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Drugs Aging. 2000 Dec;17(6):441-52.

Choice and use of newer anticonvulsant drugs in older patients.

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  • 1Department of Neurology, Saint Louis University School of Medicine, Missouri 63104, USA. willmore@slu.edu

Abstract

Epilepsy is common in the elderly. The incidence of epilepsy is age-dependent, with a peak during the first year of life and higher incidence in those older than 75 years. Cerebrovascular disease is a common cause of epilepsy in the elderly. Drug treatment of the elderly is a challenge because of pharmacokinetic changes with aging, including impaired drug protein binding or displacement of drug from protein binding sites, potentially causing drug toxicity as a result of increased free drug concentrations. With aging, hepatic mass and blood flow decline along with renal function. Established anticonvulsant drugs have adverse effects and drug interactions that can make treating the elderly difficult. Newly available anticonvulsants cause fewer drug-drug interactions and less toxicity. Gabapentin is not metabolised, is not bound to protein, and has a favourable adverse effect profile and thus may be useful in the treatment of elderly patients. Lamotrigine reduced seizures between 20 and 30% in trials. Dose response was between 300mg per day and 500mg per day. This drug was well tolerated in open-label trials. Rash occurred in younger patients. Oxcarbazepine is rapidly absorbed and is converted to a monohydroxy derivative. Use with hepatic enzyme-inducing drugs necessitates an increase in dose. This drug may be substituted for carbamazepine. Hyponatraemia has been reported and monitoring is suggested. Topiramate blocks voltage-dependent sustained repetitive firing and has an effect on the gamma-aminobutyric acid (GABA) receptors. It affects glutamate responses and inhibits carbonic anhydrase. Topiramate has a dose response pattern up to 400mg per day. Cognitive effects limits its use in some patients. Nephrolithiasis has occurred with this drug. Tiagabine blocks GABA transporter proteins. Clearance is rapid and metabolism complete. Hepatic dysfunction prolongs clearance. The use of tiagabine has not been reported in the elderly. Zonisamide is rapidly absorbed and protein binding is 50%. Plasma half-life is 55 hours but is reduced to about 30 hours by hepatic enzyme-inducing drugs. Responder rate is 45%. Adverse effects include drowsiness, altered thinking and nephrolithiasis. Treatment of the elderly requires obligatory polypharmacy with potential drug interactions. Changes in body physiology alter absorption, binding, metabolism and elimination of drugs. Concomitant illness and sensitivity to drug effects narrow the therapeutic range and complicate pharmacokinetics in elderly patients. Newer anticonvulsant drugs have advantages that may outweigh risks and have therapeutic profiles that may aid in the treatment of this special population of patients.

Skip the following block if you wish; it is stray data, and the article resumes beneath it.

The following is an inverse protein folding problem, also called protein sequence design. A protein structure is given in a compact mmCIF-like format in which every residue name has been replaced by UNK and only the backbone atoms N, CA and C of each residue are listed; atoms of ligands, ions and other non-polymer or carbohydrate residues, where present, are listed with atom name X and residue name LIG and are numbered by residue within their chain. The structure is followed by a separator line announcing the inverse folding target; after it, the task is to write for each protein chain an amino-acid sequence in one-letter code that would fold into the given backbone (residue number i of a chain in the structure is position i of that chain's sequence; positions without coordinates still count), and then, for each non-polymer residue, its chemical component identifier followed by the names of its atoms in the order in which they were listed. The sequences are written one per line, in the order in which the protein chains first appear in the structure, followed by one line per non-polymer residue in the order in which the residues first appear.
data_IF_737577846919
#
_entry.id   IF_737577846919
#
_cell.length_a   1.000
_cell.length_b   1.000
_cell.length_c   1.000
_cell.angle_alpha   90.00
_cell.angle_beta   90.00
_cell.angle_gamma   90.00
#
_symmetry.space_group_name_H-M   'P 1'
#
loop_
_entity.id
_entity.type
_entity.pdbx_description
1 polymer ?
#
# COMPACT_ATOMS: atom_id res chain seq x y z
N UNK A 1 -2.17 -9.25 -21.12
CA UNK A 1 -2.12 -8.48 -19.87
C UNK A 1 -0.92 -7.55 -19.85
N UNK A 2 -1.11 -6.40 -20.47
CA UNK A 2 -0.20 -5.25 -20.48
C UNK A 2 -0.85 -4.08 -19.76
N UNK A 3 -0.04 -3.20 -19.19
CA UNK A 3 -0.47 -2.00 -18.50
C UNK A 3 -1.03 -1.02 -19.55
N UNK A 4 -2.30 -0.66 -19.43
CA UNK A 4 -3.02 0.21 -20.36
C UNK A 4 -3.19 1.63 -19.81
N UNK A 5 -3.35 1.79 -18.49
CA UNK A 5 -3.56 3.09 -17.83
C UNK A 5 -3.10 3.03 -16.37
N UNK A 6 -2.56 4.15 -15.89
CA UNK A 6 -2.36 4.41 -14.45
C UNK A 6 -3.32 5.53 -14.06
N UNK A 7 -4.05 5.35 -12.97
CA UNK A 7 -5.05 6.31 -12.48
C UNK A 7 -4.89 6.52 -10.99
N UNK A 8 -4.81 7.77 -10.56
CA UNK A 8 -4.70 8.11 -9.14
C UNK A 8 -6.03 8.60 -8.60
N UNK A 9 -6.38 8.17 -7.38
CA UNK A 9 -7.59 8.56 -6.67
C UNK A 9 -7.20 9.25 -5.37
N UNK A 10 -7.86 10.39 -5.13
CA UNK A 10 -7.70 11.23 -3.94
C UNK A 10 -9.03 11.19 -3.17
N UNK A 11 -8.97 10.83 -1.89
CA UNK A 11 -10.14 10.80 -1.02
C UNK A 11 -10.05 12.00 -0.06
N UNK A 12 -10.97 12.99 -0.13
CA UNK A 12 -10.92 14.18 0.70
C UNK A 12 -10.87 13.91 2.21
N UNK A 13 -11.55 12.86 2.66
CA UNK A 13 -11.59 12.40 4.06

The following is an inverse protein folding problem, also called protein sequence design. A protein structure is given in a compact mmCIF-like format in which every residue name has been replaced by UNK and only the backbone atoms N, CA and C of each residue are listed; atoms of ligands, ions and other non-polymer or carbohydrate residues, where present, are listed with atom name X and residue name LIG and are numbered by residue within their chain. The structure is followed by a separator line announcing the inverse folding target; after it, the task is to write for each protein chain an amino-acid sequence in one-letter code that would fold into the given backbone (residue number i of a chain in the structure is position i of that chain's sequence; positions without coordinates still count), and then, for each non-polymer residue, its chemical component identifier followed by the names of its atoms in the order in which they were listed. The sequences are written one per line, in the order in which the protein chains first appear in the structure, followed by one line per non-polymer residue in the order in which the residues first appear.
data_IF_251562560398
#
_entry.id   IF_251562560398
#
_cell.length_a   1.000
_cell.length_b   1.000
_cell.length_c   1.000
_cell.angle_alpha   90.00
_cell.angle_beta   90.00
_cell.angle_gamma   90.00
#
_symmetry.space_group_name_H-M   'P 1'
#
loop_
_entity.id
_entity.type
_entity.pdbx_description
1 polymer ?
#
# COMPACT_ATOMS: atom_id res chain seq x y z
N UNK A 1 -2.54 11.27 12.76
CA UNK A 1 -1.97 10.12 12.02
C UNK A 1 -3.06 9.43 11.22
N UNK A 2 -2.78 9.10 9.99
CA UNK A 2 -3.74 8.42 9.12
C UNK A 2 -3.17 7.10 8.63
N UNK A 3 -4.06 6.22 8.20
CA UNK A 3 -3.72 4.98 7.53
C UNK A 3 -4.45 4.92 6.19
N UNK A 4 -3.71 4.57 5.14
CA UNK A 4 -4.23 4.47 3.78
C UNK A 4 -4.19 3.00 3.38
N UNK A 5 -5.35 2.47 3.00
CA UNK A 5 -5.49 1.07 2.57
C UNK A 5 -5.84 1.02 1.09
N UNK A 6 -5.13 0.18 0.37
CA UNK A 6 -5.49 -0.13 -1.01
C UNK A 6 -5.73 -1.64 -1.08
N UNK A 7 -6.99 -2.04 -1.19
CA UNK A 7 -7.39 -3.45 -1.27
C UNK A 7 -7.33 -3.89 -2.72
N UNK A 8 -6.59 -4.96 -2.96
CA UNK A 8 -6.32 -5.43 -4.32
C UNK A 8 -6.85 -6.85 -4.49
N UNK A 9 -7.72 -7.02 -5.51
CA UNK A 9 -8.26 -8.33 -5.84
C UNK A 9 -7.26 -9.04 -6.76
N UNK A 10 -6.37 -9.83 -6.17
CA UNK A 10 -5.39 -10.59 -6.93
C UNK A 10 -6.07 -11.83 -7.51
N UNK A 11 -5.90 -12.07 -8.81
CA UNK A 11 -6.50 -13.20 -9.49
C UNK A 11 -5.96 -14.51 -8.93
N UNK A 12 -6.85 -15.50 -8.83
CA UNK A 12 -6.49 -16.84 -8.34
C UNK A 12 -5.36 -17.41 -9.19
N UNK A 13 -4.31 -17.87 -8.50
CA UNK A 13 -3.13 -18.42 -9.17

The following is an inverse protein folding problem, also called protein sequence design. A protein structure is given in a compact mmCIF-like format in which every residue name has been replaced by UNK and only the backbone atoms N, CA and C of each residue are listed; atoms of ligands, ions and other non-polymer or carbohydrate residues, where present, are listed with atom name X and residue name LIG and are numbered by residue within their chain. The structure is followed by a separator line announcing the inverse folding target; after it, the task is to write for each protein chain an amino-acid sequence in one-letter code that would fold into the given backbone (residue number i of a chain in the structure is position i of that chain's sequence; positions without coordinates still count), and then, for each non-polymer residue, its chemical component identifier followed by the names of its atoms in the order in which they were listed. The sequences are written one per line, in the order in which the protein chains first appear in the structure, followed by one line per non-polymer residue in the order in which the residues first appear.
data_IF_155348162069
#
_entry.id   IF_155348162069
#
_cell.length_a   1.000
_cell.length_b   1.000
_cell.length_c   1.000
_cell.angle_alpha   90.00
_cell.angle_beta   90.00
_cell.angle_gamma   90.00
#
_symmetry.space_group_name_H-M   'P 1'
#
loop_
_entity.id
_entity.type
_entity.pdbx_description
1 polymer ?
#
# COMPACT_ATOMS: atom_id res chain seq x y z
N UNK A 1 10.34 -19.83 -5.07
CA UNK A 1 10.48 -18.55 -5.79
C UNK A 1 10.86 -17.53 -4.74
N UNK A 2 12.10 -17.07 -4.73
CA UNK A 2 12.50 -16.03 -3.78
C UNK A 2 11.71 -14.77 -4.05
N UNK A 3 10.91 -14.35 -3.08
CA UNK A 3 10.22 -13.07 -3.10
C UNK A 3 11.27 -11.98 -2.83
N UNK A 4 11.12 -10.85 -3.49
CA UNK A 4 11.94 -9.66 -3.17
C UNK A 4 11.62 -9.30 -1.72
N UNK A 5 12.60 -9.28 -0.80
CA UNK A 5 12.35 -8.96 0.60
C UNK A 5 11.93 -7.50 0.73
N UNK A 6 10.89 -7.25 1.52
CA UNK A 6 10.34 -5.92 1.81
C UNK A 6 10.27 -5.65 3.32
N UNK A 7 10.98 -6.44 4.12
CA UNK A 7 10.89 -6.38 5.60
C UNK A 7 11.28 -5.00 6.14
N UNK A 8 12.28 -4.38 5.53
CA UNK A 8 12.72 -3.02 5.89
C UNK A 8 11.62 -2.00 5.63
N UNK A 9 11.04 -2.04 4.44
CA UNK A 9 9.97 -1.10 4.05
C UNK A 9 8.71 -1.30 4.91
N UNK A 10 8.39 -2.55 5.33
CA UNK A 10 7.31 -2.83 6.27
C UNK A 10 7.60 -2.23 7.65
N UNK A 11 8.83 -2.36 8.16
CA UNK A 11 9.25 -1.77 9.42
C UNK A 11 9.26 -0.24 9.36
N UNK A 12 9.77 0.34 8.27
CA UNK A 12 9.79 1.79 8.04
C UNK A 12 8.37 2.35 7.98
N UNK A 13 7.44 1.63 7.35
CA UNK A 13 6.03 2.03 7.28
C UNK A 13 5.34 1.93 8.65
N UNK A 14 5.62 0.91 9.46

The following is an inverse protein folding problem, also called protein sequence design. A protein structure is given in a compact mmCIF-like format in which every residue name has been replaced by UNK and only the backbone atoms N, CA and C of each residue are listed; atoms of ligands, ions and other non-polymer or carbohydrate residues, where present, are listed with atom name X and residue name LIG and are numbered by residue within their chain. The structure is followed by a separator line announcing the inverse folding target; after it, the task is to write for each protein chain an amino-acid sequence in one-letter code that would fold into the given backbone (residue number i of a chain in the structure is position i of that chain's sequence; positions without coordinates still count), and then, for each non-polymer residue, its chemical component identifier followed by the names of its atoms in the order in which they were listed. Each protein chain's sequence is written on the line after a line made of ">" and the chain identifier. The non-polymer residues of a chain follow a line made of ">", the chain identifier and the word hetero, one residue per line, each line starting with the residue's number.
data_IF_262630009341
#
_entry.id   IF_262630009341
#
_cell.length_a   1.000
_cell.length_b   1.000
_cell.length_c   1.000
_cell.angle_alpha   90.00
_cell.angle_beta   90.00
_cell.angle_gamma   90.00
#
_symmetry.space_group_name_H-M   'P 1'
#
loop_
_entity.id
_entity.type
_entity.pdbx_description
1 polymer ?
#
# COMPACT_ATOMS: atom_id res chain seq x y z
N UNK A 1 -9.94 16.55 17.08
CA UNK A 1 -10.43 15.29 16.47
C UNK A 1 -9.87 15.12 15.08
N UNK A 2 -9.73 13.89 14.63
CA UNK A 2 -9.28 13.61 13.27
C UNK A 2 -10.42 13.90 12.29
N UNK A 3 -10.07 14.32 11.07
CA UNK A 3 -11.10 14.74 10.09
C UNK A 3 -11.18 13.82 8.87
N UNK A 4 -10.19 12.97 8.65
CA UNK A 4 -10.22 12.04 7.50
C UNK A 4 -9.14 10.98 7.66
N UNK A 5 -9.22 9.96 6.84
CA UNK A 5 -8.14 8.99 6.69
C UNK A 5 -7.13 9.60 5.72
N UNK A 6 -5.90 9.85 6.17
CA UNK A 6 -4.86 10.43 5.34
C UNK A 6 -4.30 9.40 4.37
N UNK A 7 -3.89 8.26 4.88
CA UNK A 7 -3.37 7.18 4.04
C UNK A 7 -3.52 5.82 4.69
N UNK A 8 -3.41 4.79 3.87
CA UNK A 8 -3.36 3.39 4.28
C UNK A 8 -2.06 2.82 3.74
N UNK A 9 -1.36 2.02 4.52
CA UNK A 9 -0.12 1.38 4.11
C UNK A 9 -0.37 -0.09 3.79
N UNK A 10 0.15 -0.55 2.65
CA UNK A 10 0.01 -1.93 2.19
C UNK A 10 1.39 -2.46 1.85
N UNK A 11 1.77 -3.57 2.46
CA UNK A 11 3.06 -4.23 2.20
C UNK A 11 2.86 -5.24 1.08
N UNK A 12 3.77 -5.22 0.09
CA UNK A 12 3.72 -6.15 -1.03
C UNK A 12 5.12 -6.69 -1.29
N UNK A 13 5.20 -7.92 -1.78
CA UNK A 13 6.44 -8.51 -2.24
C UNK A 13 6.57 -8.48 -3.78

PMID:
11200305
[PubMed - indexed for MEDLINE]
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